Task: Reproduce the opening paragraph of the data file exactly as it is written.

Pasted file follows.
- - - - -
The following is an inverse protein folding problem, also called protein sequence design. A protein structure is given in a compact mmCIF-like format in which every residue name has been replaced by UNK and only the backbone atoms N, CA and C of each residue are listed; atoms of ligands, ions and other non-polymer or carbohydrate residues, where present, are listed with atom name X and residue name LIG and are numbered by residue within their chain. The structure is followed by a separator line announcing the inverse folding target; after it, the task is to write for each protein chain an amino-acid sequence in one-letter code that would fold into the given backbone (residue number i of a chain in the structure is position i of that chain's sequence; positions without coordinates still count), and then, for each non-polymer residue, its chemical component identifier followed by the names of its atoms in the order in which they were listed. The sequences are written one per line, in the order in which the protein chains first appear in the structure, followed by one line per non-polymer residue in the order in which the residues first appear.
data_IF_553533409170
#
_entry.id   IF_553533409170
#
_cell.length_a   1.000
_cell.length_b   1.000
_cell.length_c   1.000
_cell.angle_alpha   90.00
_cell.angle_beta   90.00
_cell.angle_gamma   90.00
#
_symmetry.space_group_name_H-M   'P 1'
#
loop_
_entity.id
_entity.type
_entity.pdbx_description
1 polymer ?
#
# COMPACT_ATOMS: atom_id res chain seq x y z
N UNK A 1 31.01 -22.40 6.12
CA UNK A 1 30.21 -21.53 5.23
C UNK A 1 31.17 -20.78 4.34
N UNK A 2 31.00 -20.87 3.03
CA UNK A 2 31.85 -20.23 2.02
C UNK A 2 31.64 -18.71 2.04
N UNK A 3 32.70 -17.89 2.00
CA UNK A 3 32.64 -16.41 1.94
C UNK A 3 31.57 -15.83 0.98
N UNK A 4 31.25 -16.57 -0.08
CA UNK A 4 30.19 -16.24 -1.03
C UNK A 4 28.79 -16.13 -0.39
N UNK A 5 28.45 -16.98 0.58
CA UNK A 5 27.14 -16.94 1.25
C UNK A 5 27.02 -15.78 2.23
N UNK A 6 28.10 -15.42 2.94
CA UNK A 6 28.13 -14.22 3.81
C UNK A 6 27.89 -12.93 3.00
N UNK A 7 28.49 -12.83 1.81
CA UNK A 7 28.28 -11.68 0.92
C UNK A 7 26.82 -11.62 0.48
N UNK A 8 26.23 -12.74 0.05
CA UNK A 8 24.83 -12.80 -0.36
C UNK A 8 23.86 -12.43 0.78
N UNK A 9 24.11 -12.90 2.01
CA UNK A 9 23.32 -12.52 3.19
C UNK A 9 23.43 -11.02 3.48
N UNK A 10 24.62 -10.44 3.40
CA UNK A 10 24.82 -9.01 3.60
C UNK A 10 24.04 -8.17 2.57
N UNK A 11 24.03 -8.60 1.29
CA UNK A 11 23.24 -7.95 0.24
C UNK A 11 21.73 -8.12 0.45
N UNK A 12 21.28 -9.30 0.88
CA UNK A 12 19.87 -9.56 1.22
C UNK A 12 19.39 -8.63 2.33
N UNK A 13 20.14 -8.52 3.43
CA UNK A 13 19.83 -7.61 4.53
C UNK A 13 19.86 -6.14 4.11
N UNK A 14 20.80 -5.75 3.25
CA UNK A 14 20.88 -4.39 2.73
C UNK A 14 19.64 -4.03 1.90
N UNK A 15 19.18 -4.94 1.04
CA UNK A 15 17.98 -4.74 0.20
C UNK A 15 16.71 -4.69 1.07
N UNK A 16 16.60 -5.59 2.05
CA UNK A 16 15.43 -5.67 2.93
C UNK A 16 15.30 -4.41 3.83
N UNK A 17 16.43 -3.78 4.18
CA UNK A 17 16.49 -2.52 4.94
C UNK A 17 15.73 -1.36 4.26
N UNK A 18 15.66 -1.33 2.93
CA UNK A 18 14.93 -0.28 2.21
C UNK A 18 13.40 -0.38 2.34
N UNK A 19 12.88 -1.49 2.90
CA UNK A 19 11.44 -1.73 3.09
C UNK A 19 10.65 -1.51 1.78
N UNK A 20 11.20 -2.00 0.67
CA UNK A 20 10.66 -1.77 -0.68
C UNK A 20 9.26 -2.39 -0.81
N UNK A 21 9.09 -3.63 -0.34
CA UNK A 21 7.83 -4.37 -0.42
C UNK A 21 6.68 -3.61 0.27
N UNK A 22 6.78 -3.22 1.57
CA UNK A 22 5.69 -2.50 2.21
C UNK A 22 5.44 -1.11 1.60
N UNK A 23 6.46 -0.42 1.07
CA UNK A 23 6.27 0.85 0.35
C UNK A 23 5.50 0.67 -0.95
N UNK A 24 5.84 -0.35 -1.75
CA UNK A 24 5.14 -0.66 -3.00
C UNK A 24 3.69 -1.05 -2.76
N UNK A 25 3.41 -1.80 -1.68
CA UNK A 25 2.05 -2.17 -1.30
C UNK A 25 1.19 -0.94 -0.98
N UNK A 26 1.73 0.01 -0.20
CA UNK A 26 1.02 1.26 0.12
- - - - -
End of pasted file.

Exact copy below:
The following is an inverse protein folding problem, also called protein sequence design. A protein structure is given in a compact mmCIF-like format in which every residue name has been replaced by UNK and only the backbone atoms N, CA and C of each residue are listed; atoms of ligands, ions and other non-polymer or carbohydrate residues, where present, are listed with atom name X and residue name LIG and are numbered by residue within their chain. The structure is followed by a separator line announcing the inverse folding target; after it, the task is to write for each protein chain an amino-acid sequence in one-letter code that would fold into the given backbone (residue number i of a chain in the structure is position i of that chain's sequence; positions without coordinates still count), and then, for each non-polymer residue, its chemical component identifier followed by the names of its atoms in the order in which they were listed. The sequences are written one per line, in the order in which the protein chains first appear in the structure, followed by one line per non-polymer residue in the order in which the residues first appear.